Most of us are teaching our students in online mode. As the weeks pass, learners and instructors will experience emotions associated with their isolation. This will manifest as fatigue, boredom, depression, and apathy. In order to combat these, we, as instructional professionals must rise to the challenge to ensure that learning endures. Our efforts will provide our students with a sense of normalcy and purpose, and routine to make these troubled times less arduous.Continue reading
I often think of my classroom, in which I teach advanced English learners, as a laboratory. The analogy seems appropriate since both parties – students and I – are involved in some intense and sometimes experimental brain manipulations. Often by design, but also incidentally. Sometimes stemming from theoretical reflection, often just from common sense and intuition.Continue reading
What does being a skillful teacher mean to you? Is it the same as or similar to being a powerful teacher? Are there any expectations inherent in unravelling any difference between these two perceptions?
Stephen Brookfield, a scholar in adult education, is someone I look up to because his focus is on helping adults learn how to critically think about internalized ideologies. He believes that we teach to change the world and that being a sincere and reflective educator can be complex but that we need to be aware of those complexities in order to learn and empower our students (Brookfield, 2015). I have always enjoyed learning about his perspective and determining how I can use it in my teaching techniques.Continue reading
Have you renewed your TESL Ontario membership? Did you get in your hours of PD last year? We’re just two months into 2020, but it’s never too early to start planning your calendar, registering for new PD opportunities, and checking off those boxes! Whether it’s trying your hand at writing a blog post as an Occasional Blogger on our blog, virtually attending one our webinars, or having face-to-face connections at an affiliate workshop, there are so many ways to keep learning about the field, share your passion, and add up those hours.Continue reading
If you work with PBLA, what does your program site do with the leftover Language Companion Binders? What you are looking at in the picture are leftover PBLA binders at our location. Most are full of the quintessential “artifacts.” We have tried to encourage students to take the binders with them when they leave the program, but the fact is that they are not wanted. Management and staff have discussed different strategies to facilitate binder departures, but so far most of our students just smile politely and say “no thank you” before exiting as fast as possible, lest we try to put it into their hands. Can you blame them? Who wants this huge awkward emblem of the past century filling shelf space at home, not to mention the weight when it is fully loaded?Continue reading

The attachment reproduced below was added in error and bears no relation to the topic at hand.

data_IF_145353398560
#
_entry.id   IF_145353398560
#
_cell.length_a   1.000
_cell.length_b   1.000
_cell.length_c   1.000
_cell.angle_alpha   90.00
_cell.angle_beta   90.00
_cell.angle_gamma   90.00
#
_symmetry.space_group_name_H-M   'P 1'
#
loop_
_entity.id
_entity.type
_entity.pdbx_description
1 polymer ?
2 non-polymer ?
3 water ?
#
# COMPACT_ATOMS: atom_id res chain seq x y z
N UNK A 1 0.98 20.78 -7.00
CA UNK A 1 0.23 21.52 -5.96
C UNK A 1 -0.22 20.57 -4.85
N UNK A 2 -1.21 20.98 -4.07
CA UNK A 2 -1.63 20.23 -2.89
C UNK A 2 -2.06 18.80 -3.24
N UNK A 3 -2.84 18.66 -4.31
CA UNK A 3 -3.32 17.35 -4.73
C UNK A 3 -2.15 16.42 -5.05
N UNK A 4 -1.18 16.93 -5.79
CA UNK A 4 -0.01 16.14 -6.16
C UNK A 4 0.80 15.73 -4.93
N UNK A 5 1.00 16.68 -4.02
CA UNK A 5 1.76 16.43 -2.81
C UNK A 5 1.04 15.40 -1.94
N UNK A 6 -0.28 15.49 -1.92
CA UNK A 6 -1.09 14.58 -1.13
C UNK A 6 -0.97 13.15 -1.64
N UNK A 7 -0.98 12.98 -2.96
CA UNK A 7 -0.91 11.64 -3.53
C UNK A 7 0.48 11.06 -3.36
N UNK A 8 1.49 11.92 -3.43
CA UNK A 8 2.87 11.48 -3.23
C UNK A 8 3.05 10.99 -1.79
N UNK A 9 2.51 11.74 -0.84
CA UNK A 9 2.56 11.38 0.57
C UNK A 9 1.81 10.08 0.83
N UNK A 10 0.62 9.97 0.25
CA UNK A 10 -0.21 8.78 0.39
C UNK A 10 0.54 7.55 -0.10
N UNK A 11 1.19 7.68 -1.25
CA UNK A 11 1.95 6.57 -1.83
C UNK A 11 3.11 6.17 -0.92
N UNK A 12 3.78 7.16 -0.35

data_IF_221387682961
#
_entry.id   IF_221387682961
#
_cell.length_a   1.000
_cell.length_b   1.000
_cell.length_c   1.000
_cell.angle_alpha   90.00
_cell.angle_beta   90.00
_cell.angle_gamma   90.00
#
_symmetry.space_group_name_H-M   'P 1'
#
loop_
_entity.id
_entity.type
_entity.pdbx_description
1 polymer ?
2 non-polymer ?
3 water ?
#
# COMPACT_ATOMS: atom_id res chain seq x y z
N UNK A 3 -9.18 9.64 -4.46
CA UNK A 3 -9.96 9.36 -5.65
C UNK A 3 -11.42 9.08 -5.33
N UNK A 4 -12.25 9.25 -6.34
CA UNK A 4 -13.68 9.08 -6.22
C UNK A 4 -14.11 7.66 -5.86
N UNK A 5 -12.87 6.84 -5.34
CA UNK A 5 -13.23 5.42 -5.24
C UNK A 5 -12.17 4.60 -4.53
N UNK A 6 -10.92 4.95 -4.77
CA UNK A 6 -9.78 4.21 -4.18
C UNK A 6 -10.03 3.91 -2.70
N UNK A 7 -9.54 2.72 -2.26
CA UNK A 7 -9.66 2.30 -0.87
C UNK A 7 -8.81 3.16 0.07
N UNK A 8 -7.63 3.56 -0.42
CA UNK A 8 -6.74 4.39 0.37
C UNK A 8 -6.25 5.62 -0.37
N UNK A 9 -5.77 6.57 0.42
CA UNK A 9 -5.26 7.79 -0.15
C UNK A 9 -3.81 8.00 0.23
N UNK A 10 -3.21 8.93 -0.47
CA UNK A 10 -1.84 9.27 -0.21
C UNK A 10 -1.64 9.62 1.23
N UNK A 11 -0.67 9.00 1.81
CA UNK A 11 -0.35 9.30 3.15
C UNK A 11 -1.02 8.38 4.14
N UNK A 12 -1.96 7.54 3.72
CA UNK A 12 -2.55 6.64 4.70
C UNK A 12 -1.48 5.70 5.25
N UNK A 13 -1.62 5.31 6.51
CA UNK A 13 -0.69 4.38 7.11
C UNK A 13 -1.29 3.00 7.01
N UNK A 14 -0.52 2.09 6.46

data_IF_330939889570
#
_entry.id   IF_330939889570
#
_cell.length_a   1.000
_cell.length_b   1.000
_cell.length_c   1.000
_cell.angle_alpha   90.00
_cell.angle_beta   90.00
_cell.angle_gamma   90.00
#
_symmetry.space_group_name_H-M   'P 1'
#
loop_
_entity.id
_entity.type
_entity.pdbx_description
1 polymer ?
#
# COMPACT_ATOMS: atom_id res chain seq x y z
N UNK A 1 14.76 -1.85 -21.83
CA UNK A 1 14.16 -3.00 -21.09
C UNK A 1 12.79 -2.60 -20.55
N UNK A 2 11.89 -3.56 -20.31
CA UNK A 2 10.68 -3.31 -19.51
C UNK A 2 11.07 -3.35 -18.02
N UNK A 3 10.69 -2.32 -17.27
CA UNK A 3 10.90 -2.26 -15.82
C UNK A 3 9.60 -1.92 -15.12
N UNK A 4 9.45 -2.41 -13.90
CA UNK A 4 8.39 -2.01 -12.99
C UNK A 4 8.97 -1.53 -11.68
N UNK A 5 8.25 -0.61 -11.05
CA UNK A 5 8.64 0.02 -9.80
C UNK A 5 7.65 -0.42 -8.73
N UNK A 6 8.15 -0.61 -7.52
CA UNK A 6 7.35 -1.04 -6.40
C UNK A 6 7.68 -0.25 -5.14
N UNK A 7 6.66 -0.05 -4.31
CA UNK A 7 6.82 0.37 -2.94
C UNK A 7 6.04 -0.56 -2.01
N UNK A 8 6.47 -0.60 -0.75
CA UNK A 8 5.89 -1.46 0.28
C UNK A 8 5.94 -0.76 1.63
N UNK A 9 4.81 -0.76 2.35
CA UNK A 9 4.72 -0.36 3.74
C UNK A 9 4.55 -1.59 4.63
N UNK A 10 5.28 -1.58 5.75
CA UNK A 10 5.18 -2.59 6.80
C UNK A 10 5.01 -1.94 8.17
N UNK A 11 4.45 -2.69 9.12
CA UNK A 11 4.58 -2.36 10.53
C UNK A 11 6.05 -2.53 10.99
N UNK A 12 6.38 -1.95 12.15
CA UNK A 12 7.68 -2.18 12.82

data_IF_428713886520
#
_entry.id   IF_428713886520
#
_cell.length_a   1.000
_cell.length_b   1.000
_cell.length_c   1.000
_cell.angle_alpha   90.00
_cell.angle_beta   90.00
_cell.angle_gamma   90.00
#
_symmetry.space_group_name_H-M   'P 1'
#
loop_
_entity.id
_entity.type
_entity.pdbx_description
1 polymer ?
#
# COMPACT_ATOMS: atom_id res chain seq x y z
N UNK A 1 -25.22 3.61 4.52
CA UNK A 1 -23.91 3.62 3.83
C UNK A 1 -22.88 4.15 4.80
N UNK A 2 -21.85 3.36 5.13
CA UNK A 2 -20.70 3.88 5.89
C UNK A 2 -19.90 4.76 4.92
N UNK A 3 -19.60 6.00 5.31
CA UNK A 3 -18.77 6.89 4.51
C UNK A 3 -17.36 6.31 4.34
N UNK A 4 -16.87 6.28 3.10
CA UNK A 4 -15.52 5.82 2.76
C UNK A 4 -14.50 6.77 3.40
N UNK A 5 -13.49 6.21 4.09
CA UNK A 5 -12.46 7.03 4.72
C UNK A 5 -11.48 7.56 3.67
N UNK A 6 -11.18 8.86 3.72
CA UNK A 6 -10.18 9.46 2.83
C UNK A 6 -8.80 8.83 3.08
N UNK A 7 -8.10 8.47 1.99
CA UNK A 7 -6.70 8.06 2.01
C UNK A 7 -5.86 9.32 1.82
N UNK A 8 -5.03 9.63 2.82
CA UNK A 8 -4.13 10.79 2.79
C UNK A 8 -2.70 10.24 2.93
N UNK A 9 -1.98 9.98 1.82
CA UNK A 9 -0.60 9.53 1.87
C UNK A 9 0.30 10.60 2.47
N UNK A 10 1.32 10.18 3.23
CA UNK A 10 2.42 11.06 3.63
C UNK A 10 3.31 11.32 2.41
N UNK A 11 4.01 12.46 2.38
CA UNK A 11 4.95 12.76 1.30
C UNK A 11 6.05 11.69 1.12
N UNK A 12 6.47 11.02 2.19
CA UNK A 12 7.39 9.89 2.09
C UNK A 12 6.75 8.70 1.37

One way to promote student engagement is by providing students with real-world hands-on learning experiences. An excellent way to do this is through student-produced video projects.
In 2008, Mary Anne Peters, Julianne Burgess, Elizabeth Sadler, and Zachary Arlow created the LINC for Youth Photography Project and LINC for Youth Video Project at Mohawk College to help newcomer youth learn English in a collaborative environment. The foundation of these unique classes is grounded in multiliteracies theory, youth culture, and technology. At the College, I teach in LINC Youth Video Project (LYVP) with my teaching partner, Emily Imbrogno, and media technician, Zachary Arlow. LYVP is targeted to newcomers ages 18-25, with Canadian Language Benchmarks 4-5. LYVP has students create video projects on topics connected to newcomer youth experiences and interests.Continue reading
#CdnELTchat Summary for February 11, 2020
by Bonnie Nicholas
If you’re on Twitter, join the next #CdnELTchat on Tuesday, February 25 – on the topic of Practical Gamification in the Classroom with Cindy Liebel. You can access the #CdnELTChat Padlet at this link: Questions and Topics for #CdnELTchat. Below is a recap of the February 11 chat.Continue reading
I’m looking forward to the summer months. Even though there’s still snow on the ground, I recall my adventures teaching ESL at a children’s summer camp. I learned a lot, as I do every year. I enjoyed adapting existing material and creating my own instead of working strictly from a textbook. It was challenging and time consuming, but I would argue better, more student-centered, and fun.Continue reading
Summary for Jan. 28, 2020 #CdnELTchat
By Jennifer Chow
Happy 75th to #CdnELTchat! When Nathan Hall (@nathanghall) and Svetlana Lupasco (@StanzaSL) started #CdnELTchat (also known as #LINCchat) in 2015, I taught evenings as a LINC instructor, and I had been feeling a bit isolated at the time. #CdnELTchat gave me a chance to connect with other Canadian ELT educators. I feel very fortunate to have the opportunity to be a part of the #CdnELTchat team and community of practice.Continue reading
Should we teach Indigenous cultures and other matters concerning Indigenous peoples in our EAP classes? I’ve been reading about this lately. Here are some things I’ve learned.Continue reading